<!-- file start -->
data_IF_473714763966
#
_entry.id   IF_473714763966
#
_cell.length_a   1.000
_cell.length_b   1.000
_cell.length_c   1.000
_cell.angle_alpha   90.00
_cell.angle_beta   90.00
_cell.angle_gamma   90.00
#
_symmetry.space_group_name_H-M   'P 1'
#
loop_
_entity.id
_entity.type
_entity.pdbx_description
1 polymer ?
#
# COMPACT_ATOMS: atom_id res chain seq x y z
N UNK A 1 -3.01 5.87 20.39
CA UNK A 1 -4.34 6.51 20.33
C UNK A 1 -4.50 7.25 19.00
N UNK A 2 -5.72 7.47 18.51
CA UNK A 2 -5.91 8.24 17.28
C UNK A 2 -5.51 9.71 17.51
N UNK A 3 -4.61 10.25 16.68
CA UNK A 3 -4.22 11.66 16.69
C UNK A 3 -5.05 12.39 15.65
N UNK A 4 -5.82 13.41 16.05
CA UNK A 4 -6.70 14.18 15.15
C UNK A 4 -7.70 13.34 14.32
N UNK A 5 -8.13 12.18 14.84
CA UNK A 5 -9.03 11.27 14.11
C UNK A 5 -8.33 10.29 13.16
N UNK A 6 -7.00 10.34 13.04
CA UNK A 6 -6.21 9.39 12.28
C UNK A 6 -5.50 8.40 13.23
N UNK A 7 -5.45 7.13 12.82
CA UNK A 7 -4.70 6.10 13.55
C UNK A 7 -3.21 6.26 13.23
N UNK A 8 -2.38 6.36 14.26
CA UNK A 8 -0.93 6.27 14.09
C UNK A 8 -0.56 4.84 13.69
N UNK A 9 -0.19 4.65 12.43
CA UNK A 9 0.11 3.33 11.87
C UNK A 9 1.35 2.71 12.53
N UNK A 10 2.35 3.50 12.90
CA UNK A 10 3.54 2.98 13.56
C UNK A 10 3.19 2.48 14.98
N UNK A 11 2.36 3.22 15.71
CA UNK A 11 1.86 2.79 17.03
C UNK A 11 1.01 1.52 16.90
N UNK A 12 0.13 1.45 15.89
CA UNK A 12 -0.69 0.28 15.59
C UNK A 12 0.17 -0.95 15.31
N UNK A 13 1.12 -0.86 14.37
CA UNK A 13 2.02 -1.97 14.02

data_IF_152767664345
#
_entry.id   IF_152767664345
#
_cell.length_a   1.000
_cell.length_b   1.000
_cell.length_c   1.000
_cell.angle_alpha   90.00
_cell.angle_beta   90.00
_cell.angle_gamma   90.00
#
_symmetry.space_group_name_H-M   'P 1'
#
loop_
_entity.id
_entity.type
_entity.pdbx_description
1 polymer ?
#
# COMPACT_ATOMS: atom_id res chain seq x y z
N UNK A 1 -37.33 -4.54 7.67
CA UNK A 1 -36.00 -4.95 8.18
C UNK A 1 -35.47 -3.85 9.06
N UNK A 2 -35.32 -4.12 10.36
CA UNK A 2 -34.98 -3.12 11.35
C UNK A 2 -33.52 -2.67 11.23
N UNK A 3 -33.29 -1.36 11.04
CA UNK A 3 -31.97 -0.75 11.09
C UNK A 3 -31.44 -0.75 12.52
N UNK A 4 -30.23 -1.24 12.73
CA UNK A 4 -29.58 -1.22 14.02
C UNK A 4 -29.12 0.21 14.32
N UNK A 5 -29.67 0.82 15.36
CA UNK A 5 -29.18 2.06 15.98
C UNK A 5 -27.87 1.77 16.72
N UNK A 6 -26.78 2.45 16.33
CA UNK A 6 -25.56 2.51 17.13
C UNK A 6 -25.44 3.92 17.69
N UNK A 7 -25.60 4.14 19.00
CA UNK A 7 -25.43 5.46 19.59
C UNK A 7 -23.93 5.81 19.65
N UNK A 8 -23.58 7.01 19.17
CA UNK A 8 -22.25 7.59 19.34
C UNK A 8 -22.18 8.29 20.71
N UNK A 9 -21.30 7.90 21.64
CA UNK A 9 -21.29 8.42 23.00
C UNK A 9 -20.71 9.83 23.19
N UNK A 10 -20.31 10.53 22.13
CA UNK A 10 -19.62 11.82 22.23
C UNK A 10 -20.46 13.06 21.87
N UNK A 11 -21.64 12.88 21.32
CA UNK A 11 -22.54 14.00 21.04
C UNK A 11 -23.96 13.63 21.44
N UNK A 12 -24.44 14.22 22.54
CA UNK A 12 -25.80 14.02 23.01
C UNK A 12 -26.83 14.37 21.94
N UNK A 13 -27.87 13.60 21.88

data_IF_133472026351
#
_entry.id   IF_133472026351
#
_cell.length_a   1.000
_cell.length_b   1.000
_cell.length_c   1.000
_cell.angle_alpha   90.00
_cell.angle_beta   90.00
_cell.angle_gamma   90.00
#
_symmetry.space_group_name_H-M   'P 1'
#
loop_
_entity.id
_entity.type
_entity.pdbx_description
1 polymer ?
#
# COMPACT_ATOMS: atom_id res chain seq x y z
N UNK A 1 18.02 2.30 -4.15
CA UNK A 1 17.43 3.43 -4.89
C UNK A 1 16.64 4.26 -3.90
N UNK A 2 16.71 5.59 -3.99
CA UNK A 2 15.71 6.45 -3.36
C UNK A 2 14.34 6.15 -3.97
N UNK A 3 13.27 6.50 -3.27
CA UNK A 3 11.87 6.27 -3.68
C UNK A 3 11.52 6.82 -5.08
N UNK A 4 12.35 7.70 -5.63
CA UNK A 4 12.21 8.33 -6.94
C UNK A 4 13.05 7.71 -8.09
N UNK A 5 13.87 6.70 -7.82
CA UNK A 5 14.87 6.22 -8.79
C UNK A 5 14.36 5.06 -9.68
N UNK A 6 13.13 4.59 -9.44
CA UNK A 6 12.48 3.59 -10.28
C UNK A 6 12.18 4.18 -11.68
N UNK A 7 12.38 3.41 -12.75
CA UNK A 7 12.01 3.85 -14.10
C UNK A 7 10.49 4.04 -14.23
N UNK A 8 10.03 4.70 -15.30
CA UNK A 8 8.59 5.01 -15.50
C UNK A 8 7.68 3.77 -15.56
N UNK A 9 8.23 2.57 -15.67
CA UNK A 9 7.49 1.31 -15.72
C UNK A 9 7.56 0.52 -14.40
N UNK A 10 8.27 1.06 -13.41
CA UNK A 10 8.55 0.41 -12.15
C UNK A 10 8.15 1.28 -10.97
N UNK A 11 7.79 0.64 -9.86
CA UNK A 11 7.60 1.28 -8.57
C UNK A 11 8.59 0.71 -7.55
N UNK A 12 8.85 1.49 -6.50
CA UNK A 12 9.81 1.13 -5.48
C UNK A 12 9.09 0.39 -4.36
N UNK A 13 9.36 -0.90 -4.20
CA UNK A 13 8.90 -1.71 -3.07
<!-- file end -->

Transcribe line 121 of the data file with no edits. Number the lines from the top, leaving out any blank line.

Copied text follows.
_cell.length_b   1.000